An intermittently Liberal anthology compiled by Jonathan Calder

Wednesday, January 28, 2004  

The siege of Sidney Street
The "Sidney Street incident" had taken place while we were abroad, and the Home Secretary, Mr. Churchill, had incurred a certain amount of criticism for calling out the troops and for being there himself. As Mr Balfour observed later, "I understand what the photographer was doing but why the Home Secretary?"

The story was told in heightened terms in the foreign press, with illustrations in red and blue; every English person we encountered demanded what was happening, with vocal complaints that they did not expect this sort of action by a British Government. I will not deny that by the time he reached home Masterman's official loyalty was beginning to show signs of wear and tear.

He burst into Mr. Churchill's room at the Home Office with the query "What the hell have you been doing now, Winston?" The reply, in Winston's characteristic lisp, was unanswerable. "Now Charlie. Don't be croth. It was such fun."

Lucy Masterman C. F. G. Masterman (1939)

posted by Jonathan Calder | 7:57 p.m.

Sunday, January 18, 2004  

There's enough material here for an entire conference
To middle-class eyes, to those people who founded the National Association for Freedom in 1975 and were convinced that Harold Wilson was a Communist, Fawlty Towers was the Britain of the 1970s: riven by conflict, indifferent to the needs of customers, held back by shoddy workmanship.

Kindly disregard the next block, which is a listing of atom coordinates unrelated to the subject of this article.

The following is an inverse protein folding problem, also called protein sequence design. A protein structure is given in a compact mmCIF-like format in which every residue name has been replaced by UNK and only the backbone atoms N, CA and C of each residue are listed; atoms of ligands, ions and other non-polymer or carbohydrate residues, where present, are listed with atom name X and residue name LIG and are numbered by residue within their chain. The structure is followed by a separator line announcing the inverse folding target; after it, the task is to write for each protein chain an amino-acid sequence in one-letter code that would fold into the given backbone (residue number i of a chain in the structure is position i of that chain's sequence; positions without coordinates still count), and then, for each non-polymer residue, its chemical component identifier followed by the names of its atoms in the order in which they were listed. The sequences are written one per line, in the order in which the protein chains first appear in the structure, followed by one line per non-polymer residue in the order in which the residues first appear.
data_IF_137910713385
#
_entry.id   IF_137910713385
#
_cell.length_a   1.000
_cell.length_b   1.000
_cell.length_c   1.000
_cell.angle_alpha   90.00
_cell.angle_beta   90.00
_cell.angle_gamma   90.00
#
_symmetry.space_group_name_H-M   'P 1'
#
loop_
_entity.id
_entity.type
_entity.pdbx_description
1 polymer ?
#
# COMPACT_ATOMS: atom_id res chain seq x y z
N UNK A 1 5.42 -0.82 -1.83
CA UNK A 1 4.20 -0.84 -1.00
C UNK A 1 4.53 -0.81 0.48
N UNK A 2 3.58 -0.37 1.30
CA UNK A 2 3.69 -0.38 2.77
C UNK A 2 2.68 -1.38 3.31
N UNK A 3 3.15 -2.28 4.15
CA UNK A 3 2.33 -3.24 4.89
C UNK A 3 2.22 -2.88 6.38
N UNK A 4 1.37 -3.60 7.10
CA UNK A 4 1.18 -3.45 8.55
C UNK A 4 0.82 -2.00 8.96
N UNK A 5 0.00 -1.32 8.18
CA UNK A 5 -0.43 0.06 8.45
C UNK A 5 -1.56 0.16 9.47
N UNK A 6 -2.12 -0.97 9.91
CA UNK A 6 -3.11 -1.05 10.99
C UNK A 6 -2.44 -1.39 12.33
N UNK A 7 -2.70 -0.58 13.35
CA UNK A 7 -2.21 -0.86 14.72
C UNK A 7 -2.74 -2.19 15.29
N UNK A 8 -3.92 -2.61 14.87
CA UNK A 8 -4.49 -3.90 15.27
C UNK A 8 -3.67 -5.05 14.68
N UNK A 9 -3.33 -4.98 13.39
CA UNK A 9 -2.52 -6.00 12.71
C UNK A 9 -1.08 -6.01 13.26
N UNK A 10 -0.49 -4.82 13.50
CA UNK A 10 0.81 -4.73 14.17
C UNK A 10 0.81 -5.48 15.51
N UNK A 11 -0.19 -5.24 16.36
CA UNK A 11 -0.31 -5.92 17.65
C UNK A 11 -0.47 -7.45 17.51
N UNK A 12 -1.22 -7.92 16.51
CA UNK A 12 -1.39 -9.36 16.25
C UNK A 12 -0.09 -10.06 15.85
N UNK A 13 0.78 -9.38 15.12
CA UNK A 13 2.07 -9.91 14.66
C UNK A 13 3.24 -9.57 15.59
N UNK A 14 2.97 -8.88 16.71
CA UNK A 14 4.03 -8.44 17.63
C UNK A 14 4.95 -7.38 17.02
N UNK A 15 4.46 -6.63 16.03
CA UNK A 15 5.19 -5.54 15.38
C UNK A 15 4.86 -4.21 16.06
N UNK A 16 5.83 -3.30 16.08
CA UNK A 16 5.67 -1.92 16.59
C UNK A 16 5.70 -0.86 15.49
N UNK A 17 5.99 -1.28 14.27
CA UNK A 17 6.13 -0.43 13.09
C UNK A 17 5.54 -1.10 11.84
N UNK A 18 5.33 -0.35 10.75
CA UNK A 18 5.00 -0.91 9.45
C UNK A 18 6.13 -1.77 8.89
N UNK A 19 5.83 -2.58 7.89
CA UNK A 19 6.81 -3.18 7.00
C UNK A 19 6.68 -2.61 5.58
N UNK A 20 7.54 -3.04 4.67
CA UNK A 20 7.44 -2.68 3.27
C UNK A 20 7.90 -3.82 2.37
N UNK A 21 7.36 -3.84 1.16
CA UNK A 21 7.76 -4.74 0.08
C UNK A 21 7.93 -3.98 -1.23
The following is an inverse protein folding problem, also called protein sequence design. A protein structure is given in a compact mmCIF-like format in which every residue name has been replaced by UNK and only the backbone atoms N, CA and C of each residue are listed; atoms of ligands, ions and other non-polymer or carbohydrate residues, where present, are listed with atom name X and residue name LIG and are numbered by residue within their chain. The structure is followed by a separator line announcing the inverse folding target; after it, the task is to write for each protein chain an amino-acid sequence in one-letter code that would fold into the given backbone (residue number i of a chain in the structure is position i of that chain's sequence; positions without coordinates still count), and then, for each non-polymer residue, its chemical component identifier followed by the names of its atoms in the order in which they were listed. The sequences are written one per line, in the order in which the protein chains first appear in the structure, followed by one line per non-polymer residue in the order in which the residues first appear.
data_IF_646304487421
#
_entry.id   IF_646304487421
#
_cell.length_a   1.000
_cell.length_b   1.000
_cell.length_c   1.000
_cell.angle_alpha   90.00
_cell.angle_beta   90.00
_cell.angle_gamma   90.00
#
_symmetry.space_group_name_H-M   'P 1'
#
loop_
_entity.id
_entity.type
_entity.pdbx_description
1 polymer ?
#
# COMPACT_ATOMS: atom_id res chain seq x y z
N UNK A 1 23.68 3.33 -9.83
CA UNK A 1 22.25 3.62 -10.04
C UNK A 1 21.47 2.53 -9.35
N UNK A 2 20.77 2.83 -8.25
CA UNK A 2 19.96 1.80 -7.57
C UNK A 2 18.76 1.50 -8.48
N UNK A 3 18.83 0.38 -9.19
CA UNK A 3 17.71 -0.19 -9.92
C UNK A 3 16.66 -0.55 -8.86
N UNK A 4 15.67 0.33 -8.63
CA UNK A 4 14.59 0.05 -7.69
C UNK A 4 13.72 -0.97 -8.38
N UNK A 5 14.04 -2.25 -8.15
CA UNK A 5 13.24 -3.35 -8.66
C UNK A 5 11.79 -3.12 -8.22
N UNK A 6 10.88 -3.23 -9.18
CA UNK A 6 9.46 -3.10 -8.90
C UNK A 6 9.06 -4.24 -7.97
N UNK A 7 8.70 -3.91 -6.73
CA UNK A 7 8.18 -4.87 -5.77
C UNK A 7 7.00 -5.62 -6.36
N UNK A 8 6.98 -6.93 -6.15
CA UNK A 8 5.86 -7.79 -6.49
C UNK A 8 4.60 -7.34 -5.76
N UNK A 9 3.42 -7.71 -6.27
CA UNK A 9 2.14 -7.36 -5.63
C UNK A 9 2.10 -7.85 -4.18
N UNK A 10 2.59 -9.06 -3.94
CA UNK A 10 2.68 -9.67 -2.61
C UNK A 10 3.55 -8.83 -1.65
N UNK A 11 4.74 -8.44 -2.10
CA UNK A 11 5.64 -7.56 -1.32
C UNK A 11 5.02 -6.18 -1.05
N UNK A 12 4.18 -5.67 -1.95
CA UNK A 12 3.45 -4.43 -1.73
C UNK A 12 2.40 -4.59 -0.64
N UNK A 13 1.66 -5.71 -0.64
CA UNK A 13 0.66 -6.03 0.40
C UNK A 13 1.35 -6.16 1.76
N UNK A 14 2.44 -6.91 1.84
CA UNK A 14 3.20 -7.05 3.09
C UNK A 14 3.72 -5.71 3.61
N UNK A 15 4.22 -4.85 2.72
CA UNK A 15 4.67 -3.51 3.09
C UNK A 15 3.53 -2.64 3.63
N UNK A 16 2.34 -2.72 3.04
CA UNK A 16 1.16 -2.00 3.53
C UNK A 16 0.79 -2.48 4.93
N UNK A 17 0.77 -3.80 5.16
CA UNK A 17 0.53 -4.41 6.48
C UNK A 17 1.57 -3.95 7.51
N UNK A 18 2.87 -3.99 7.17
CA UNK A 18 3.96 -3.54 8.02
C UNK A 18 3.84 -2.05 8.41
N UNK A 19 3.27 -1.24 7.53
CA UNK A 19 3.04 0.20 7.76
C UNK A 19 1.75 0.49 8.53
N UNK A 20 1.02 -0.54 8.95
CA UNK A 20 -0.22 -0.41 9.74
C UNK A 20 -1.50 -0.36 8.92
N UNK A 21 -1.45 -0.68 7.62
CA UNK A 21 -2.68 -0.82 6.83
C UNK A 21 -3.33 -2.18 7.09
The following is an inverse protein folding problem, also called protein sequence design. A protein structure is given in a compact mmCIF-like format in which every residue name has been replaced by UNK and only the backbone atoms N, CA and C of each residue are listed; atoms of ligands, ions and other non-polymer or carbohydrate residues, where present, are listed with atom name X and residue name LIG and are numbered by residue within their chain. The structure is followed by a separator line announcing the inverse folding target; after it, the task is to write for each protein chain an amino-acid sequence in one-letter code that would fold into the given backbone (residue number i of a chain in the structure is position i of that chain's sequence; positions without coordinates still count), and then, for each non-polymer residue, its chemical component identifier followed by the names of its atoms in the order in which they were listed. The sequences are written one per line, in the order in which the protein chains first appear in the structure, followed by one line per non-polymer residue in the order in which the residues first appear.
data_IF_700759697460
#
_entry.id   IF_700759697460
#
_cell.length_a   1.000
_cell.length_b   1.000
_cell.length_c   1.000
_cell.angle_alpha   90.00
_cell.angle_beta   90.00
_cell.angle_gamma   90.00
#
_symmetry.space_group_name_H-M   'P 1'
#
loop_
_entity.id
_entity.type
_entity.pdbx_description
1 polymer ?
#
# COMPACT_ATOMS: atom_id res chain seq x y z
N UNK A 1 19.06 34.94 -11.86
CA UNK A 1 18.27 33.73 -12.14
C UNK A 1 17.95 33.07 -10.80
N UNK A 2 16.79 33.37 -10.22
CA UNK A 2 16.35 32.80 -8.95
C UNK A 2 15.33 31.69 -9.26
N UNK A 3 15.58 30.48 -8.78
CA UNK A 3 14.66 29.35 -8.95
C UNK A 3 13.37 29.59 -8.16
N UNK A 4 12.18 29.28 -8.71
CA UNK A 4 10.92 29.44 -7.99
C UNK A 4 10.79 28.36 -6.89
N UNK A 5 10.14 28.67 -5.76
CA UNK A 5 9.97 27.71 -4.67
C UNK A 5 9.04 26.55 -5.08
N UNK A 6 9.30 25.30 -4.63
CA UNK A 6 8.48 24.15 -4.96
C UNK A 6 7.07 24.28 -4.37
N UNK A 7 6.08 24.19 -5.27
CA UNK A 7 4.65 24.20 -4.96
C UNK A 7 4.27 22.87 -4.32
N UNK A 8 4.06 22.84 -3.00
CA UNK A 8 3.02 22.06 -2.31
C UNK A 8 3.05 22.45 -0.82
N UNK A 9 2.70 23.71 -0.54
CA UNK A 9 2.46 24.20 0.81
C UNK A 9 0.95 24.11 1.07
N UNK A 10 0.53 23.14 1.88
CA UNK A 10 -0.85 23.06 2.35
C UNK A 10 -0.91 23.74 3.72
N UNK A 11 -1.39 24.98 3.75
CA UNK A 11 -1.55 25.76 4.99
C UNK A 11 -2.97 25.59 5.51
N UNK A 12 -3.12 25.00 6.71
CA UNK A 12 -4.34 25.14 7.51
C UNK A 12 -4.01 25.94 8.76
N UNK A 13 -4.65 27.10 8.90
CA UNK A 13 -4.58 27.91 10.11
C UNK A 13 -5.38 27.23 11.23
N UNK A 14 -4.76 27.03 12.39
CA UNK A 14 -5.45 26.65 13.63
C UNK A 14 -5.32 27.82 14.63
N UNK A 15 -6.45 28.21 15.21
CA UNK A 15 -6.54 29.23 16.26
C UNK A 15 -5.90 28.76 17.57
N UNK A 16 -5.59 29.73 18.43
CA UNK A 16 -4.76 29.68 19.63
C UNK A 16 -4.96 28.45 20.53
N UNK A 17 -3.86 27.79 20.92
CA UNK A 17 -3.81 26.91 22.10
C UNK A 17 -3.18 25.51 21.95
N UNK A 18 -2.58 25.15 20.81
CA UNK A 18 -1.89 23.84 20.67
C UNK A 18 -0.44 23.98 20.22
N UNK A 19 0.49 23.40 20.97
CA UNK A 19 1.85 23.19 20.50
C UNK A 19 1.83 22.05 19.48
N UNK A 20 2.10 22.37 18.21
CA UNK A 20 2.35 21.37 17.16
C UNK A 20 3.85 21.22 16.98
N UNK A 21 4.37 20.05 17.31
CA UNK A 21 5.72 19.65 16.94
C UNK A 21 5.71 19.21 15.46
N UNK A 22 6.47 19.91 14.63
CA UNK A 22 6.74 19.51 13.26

interestingly, the only person who could make the hotel work was Basil's gorgon of a wife, Sybil. Like another woman coming to prominence in the mid-1970s, she was middle-aged, blonde, shrill, philistine and utterly ruthless.

Larry Elliott and Dan Atkinson The age of insecurity (1998)

posted by Jonathan Calder | 1:12 a.m.

Saturday, January 03, 2004  

Clement Davies and the fall of Neville Chamberlain
On the afternoon of 10 May, Beaverbrook was talking on the telephone to Alan Wood (then one of his employees, and later his biographer), when the conversation was interrupted by another call, from Winston Churchill at the Admiralty.

When Beaverbrook was reconnected, he told Wood: "We've got a new Prime Minister". Alan Wood replied "Thank God!", to which Beaverbrook retorted: "Don't thank God, thank Clem Davies."

Alan Wyburn-Powell Clement Davies: Liberal leader (2003)

posted by Jonathan Calder | 10:52 p.m.